“We believe this initiative can make a difference for New York City School students, and we’re proud to participate with the Mayor, the Chancellor, the Ad Council and other partners to make it happen,” said Charlene Lake, AT&T’s chief sustainability officer.  “Through our AT&T Aspire campaign and programs like this, AT&T seeks a nation where every student graduates high school ready for a successful college career, or ready to feed the talent pipeline to American business and become productive members of society.”

“Our focus groups research showed a significant amount of New York City parents are not associating the affect of their children absences can have on their educational future,” said Peggy Conlon, president and CEO of the Ad Council. “We are thrilled to partner with Mayor Bloomberg, Chancellor Walcott and AT&T to help increase graduation rates by providing NYC parents with the local services to assist them in getting their children to school every day.”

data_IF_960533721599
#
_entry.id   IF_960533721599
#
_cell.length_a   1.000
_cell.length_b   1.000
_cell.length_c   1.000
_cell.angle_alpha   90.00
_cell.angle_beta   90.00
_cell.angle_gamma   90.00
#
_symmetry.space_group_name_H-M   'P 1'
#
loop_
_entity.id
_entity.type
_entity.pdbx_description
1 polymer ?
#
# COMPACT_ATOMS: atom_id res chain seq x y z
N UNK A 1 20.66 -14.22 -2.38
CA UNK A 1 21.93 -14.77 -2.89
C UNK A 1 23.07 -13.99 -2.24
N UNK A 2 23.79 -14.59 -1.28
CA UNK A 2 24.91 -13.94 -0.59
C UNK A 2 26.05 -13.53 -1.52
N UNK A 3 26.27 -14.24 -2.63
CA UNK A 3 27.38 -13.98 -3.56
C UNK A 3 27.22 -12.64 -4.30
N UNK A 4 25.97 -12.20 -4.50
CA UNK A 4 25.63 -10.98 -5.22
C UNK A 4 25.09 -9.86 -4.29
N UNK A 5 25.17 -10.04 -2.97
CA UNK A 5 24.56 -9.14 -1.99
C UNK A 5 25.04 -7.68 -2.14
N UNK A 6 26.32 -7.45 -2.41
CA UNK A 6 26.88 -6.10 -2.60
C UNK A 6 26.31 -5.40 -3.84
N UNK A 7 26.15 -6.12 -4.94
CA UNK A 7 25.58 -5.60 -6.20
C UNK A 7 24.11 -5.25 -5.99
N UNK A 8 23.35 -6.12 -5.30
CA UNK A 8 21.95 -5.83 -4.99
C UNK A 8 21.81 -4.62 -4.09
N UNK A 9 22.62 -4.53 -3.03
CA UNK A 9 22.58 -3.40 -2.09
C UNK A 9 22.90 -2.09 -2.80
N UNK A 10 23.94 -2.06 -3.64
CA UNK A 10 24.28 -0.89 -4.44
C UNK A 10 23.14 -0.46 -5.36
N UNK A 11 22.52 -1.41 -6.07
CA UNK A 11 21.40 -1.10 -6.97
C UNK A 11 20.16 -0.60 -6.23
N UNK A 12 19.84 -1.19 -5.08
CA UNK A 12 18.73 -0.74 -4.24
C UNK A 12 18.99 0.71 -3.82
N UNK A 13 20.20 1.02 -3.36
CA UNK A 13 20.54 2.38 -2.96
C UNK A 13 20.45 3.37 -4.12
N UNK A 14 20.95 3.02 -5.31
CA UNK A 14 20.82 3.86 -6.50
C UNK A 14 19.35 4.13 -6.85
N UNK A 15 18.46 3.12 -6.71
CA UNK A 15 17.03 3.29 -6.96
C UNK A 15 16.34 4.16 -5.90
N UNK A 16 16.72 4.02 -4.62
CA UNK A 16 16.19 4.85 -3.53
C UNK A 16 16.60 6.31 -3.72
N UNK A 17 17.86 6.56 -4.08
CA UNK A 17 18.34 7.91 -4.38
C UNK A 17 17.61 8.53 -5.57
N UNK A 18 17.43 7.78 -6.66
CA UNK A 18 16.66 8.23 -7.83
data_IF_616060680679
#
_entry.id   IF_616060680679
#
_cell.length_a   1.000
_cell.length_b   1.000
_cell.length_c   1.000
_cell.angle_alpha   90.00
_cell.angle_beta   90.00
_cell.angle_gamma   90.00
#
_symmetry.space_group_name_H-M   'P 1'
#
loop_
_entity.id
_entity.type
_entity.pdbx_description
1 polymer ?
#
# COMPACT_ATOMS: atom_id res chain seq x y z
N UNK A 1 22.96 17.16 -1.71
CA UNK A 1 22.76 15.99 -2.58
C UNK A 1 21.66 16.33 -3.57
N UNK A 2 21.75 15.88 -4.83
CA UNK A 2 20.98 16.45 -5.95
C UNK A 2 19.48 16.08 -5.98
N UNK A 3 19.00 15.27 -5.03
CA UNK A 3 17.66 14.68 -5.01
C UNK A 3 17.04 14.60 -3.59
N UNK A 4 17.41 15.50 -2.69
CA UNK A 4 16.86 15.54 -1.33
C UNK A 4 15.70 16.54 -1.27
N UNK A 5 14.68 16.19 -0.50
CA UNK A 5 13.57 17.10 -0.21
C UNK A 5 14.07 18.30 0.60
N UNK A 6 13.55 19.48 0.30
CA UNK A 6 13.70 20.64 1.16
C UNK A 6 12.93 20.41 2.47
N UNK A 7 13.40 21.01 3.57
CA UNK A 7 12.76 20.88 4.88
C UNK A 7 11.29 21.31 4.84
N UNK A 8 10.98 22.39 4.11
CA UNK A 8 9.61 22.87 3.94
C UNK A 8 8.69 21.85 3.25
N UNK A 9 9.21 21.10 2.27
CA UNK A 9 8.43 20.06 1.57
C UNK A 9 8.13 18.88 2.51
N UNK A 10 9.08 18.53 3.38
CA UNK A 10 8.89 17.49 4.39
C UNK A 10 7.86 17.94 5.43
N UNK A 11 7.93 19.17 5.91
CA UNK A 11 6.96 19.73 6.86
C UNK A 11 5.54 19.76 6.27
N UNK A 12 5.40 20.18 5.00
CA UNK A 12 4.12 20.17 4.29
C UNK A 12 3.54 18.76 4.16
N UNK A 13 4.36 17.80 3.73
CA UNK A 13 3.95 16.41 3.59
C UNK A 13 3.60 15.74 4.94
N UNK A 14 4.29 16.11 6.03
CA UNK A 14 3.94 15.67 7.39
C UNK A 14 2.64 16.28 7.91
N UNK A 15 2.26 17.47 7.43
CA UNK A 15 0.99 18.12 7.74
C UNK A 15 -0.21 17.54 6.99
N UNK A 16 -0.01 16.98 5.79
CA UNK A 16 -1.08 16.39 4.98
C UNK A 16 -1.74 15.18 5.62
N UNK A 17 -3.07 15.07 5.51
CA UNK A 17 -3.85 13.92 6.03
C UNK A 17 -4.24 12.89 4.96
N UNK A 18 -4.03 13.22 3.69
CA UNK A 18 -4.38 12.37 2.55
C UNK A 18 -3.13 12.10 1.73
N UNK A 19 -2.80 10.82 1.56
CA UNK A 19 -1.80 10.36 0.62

“The agency didn’t feel we could overcome this problem by simply advertising. We needed to give parents a reminder that could change behavior,” said Rob Feakins, President and Chief Creative Officer of Publicis New York. “‘It’s 10:00 PM, do you know...’ has been in the City's vernacular for decades, we decided to put a twist on that phrase to make sure parents are equally concerned that ‘It's 9:00 AM do you know where your kids are?’”

“The MTA is glad to help remind New Yorkers how important it is to ensure their children stay in school,” said MTA Chairman and CEO Joseph J. Lhota. “We are working with the Mayor’s Interagency Task Force to have this anti-truancy message posted thousands of times in subway stations and on buses across the city. And by distributing this message on the back of 5 million MetroCards when school begins in the fall, we will literally put it into the hands of parents all across the city.”